City Hall has refused the LGBT community to host a gay pride in Moscow for seventh year in a row.
The action, scheduled for May 27, was supposed to mark 19 years since the criminal persecution of gay people had been abandoned in Russia.
This comes a day after an LGBT protest in St. Petersburg ended in violence. About 80 people, who took part in the event sanctioned by the local City Hall, came under attack from some hundred young people wearing masks. One of them started shooting using a stun gun.
The parade was also to function as a protest against recent anti-gay legislation adopted in various Russian regions. Among them is the law banning the promotion of homosexual lifestyles in the presence of children. LGBT activists in Russia call the law "homophobic," and say it violates their human rights.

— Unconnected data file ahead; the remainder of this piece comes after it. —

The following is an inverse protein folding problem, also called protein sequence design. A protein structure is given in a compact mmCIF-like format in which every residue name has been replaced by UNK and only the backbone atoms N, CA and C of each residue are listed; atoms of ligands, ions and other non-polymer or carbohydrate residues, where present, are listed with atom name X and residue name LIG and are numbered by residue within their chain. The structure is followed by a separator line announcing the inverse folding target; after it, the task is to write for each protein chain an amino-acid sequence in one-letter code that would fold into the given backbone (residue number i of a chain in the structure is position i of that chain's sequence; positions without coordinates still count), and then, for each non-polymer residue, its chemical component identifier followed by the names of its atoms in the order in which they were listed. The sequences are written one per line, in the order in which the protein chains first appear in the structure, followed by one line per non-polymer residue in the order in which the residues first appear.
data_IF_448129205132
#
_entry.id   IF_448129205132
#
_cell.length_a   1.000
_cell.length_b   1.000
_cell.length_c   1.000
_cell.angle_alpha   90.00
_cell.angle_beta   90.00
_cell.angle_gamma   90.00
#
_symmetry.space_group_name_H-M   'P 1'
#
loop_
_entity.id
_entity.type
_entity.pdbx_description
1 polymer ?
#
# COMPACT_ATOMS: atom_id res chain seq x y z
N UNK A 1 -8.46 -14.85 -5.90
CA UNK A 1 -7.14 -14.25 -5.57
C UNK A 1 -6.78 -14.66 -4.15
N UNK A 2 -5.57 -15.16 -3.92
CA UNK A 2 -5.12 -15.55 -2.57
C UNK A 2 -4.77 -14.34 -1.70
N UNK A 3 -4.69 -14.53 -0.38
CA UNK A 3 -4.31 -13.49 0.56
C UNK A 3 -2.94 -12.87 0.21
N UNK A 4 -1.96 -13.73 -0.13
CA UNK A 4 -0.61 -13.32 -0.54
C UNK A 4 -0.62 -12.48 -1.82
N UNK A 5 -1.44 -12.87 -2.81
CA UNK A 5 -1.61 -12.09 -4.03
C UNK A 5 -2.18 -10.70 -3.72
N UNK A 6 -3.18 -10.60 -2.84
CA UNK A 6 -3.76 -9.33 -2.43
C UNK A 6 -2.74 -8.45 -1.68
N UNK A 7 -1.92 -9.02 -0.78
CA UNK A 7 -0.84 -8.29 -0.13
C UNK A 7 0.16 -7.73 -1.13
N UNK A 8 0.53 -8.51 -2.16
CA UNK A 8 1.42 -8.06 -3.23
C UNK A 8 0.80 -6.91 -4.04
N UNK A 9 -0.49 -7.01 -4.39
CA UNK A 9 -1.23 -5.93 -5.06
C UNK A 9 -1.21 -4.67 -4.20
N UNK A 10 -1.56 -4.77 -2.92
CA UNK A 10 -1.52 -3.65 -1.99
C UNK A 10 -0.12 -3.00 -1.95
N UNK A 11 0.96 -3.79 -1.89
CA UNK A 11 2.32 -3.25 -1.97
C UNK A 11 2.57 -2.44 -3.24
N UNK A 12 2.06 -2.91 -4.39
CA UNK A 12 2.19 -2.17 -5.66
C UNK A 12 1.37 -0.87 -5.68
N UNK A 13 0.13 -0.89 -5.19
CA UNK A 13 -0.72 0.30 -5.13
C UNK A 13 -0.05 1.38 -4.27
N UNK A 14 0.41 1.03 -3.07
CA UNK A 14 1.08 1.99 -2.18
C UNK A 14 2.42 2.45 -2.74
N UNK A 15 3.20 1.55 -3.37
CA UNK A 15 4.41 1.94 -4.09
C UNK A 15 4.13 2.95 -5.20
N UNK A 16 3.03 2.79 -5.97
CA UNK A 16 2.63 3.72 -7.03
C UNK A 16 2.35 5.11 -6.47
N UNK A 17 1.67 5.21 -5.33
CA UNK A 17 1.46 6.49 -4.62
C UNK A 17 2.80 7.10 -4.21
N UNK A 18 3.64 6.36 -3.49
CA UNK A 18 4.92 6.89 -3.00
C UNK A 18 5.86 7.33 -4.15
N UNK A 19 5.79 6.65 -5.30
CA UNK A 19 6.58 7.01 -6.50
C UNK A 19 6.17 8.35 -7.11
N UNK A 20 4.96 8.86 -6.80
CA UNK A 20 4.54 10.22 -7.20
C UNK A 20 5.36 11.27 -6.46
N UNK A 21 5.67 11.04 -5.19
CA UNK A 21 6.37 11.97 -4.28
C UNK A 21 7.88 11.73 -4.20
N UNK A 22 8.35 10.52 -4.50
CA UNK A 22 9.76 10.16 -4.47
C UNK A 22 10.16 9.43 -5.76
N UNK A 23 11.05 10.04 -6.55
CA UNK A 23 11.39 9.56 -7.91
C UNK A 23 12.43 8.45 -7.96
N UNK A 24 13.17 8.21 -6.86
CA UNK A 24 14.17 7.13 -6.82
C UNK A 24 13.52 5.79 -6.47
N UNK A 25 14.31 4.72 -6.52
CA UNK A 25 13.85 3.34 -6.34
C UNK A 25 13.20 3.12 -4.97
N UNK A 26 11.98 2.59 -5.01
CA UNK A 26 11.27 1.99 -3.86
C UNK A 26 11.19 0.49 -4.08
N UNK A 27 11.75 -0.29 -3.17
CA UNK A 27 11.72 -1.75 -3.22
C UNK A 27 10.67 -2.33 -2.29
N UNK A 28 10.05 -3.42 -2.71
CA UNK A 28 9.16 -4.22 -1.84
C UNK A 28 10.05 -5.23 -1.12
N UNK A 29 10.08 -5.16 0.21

Organizing pride parades has long been a big problem among activists in Russia’s gay community.
In July 2011, Russia paid 30,000 euros in compensation to gay activists over its decision to ban so-called pride marches. The fine was issued by the European Court of Human Rights, which ruled that the decision to repeatedly ban gay pride parades in 2006, 2007 and 2008 was unlawful.
The European ruling, however, did not help: the last attempted gay pride effort was dispersed by police in Moscow in May of 2011. More than 60 people, both supporters of LGBT rights and their opponents, were detained.